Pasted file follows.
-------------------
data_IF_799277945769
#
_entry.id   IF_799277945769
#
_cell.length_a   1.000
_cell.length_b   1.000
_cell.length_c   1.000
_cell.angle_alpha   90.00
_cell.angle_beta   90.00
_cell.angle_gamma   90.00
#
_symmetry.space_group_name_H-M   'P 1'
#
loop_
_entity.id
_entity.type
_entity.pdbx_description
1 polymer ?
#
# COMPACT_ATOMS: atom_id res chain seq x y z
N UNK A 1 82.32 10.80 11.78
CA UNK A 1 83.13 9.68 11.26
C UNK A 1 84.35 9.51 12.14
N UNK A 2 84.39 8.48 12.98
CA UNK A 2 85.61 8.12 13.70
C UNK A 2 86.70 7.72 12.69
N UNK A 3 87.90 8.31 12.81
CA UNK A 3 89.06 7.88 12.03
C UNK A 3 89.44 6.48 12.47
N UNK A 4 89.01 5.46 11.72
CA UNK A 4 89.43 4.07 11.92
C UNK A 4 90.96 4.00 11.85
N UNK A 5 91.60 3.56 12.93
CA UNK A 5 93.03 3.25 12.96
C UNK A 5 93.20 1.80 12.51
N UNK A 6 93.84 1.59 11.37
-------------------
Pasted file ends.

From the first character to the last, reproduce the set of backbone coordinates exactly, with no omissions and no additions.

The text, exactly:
data_IF_799277945769
#
_entry.id   IF_799277945769
#
_cell.length_a   1.000
_cell.length_b   1.000
_cell.length_c   1.000
_cell.angle_alpha   90.00
_cell.angle_beta   90.00
_cell.angle_gamma   90.00
#
_symmetry.space_group_name_H-M   'P 1'
#
loop_
_entity.id
_entity.type
_entity.pdbx_description
1 polymer ?
#
# COMPACT_ATOMS: atom_id res chain seq x y z
N UNK A 1 82.32 10.80 11.78
CA UNK A 1 83.13 9.68 11.26
C UNK A 1 84.35 9.51 12.14
N UNK A 2 84.39 8.48 12.98
CA UNK A 2 85.61 8.12 13.70
C UNK A 2 86.70 7.72 12.69
N UNK A 3 87.90 8.31 12.81
CA UNK A 3 89.06 7.88 12.03
C UNK A 3 89.44 6.48 12.47
N UNK A 4 89.01 5.46 11.72
CA UNK A 4 89.43 4.07 11.92
C UNK A 4 90.96 4.00 11.85
N UNK A 5 91.60 3.56 12.93
CA UNK A 5 93.03 3.25 12.96
C UNK A 5 93.20 1.80 12.51
N UNK A 6 93.84 1.59 11.37